For Billy’s Violence, Victor Lauwers researched the ten tragedies of Shakespeare and rewrote them into violently loving, intimate dialogues in which the woman is the central focus, stripped of any historical reference or anecdotal content.
Erwin Jans: ‘Shakespeare may have never been so brutally and provocatively stripped. Obscene, hard and poetic. Words. Words. Words. But there are hardly any words left. Only some highlights. Recognizable poetry – Shakespeare quotes – that flashes like lightning against a dark night and disappears just as quickly. Just long enough to recognise the landscape, but too short to find its way.
When the curtain falls over Shakespeare’s tragedies, order is restored. Over a mountain of corpses, the calm of the equilibrium descends once more. In what precedes this – the actual play – a departure from all moral rules is staged, a deep rent in the social fabric, an excess of aggression and violence. Is this excess only required to more convincingly demonstrate the need for the law? Or does the violence contain its own insight? Its own truth? And what might that be?’
Shakespeare is the most read and performed writer the world has ever known. And yet many of the bard’s plays are virtually unperformable due to their violence, gruesomeness, racism and misogyny. What does violence in art mean in today’s world? Why do we enjoy watching it so much? Is violence viewed differently today than it was in the 16th-17th century?
Jan Lauwers: ‘Shakespeare wanted an audience in his theatre, but in the streets of London there were dog fights and torture. Women were being burnt in the squares, public executions took place. These were large-scale festivities that brought many people together on the streets and Shakespeare had to use sex and violence, among other things, to lure the audience to his theatre. That is very interesting. It is not dissimilar to Quentin Tarantino. Is it gratuitous, entertaining, or is it necessary or impossible? Quentin Tarantino is a choirboy by comparison to the sheer brutality evoked by Shakespeare.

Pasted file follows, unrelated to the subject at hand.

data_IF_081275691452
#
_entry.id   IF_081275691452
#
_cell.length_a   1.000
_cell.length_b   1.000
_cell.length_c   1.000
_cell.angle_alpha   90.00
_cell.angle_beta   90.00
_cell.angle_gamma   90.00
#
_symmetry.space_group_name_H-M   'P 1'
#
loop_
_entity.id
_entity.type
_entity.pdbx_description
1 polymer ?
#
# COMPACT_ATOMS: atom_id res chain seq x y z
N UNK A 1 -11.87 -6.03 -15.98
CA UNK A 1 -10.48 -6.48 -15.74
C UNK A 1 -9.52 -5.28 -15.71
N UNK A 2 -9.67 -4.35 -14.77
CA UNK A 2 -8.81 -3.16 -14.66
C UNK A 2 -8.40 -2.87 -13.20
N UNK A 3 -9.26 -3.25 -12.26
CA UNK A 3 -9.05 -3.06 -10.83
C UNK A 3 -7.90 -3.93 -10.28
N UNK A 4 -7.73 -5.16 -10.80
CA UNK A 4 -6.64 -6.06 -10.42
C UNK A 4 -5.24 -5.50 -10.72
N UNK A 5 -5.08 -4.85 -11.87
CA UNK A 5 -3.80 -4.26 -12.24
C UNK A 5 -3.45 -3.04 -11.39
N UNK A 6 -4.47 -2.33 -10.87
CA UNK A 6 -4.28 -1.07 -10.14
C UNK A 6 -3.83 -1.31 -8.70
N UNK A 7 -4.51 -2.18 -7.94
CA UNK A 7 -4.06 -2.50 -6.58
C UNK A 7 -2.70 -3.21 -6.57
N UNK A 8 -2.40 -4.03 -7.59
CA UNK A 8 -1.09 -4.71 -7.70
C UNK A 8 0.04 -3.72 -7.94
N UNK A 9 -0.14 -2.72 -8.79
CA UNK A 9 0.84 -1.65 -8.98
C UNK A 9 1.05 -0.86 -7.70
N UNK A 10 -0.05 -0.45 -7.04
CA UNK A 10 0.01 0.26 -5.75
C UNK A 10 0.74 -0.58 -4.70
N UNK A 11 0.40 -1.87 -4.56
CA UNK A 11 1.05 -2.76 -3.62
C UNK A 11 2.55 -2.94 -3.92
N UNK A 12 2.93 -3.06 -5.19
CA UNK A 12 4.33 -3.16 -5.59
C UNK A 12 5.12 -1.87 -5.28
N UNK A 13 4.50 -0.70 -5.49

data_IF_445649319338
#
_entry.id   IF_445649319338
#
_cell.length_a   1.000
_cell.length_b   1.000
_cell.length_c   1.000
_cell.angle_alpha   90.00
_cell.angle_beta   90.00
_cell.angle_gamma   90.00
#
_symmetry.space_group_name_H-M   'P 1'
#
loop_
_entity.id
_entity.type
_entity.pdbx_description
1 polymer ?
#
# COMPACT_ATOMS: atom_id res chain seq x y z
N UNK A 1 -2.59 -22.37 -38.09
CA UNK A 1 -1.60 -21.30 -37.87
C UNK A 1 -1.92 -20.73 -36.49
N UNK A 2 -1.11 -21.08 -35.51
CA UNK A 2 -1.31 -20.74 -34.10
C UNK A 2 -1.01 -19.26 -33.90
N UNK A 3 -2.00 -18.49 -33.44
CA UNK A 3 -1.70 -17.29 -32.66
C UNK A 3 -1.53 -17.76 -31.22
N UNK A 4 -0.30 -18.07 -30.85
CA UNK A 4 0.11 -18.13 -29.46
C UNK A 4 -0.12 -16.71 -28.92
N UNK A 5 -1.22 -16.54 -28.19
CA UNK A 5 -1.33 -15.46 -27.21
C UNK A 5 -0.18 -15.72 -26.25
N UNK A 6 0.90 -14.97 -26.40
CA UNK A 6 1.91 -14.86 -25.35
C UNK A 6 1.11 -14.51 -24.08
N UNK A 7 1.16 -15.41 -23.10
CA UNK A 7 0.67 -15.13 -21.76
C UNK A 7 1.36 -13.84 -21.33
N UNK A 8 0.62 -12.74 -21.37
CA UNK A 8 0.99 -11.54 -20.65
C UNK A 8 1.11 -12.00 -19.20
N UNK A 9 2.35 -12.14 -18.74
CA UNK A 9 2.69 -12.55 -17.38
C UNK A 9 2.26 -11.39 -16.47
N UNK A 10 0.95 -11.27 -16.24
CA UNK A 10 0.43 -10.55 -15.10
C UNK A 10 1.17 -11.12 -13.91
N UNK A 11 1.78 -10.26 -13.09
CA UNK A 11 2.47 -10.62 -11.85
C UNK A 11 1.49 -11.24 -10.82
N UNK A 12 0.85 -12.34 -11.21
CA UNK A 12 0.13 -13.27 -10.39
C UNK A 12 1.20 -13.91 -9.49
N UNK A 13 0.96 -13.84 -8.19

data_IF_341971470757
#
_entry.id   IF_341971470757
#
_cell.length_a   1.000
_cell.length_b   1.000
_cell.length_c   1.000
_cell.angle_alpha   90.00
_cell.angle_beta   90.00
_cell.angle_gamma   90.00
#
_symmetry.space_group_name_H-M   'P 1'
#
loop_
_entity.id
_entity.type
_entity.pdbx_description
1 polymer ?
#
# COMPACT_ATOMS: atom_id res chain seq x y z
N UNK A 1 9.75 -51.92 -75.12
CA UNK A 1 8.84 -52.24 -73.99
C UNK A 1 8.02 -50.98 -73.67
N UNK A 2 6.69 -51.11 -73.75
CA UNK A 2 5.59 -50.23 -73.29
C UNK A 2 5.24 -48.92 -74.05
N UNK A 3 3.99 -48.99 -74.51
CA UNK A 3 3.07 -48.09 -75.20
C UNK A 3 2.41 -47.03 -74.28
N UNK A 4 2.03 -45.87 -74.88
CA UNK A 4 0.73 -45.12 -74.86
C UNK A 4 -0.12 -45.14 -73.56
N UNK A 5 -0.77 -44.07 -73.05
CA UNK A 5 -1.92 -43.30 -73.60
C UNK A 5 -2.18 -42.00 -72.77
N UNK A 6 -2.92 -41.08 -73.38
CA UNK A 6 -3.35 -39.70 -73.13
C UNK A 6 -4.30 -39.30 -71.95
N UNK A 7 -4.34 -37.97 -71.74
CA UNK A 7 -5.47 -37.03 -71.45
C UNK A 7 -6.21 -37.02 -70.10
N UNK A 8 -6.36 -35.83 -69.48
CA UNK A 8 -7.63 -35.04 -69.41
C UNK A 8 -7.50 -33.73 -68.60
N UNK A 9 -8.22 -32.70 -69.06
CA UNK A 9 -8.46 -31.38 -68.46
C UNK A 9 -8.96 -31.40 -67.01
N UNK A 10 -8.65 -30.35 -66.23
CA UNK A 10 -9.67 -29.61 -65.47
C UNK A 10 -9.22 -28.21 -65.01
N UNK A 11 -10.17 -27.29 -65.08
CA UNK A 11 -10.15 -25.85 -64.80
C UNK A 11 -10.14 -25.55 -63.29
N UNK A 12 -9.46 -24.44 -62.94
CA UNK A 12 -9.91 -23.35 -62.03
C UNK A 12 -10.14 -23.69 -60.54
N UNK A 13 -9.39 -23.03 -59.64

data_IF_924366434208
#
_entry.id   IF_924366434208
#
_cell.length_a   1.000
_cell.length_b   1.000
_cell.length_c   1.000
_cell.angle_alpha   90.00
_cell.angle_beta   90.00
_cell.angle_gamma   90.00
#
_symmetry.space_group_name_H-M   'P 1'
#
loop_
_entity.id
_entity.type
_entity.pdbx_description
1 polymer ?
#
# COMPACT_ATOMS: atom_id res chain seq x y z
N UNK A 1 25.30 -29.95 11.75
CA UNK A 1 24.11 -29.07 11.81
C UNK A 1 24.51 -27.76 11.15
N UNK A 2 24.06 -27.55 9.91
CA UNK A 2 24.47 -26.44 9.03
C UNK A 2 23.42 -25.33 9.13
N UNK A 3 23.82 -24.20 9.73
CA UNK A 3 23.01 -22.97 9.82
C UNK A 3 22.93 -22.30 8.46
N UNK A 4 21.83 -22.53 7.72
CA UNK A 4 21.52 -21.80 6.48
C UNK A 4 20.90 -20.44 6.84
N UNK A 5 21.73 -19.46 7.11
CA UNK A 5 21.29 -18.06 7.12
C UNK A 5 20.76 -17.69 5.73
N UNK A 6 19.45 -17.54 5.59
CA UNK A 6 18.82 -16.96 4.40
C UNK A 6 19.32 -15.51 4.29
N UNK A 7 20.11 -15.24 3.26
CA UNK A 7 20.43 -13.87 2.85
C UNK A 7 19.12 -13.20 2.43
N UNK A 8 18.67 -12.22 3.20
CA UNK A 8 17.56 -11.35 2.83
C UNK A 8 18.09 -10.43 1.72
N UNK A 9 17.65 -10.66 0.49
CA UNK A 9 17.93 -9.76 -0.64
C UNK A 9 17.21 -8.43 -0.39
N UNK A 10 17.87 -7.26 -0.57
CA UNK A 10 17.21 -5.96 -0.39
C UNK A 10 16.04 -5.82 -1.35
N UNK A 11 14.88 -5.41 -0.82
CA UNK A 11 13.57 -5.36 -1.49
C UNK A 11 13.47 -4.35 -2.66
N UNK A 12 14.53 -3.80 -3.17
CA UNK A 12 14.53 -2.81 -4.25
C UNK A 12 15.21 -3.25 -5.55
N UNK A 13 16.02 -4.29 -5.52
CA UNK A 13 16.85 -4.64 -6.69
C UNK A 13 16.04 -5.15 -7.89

I am increasingly convinced that we need to find a different way of thinking which shows that all people are against violence. We think that everyone is bad, but that is not true. The majority is not violent; there is great solidarity. If we go back in history – and I keep coming across Shakespeare and his tragedies – then maybe we can find something.’
Text Victor Lauwers
Music Maarten Seghers
Direction, scenography, costumes Jan Lauwers
Choreography Grace Ellen Barkey
With Nao Albet, Grace Ellen Barkey, Gonzalo Cunill, Martha Gardner, Romy Louise Lauwers, Juan Navarro, Maarten Seghers, Meron Verbelen
Dramaturgy Elke Janssens
Dramaturgical assistance Erwin Jans
Lighting design Ken Hioco
Technical and production Marjolein Demey, Ken Hioco, Tijs Michiels
Costumes and props assistant Nina Lopez Le Galliard
Co-production Festival Grec (Barcelona, Spain), Teatre Nacional de Catalunya (Barcelona, Spain), Teatro Español y Naves del Español en Matadero (Madrid, Spain), Teatro Central (Sevilla, Spain), Les Salins, Scène Nationale de Martigues (France)
Tax Shelter funding BNP Paribas Fortis Film Finance NV/SA
Produced with the support of the Tax Shelter of the Belgian Federal Government and the Flemish Government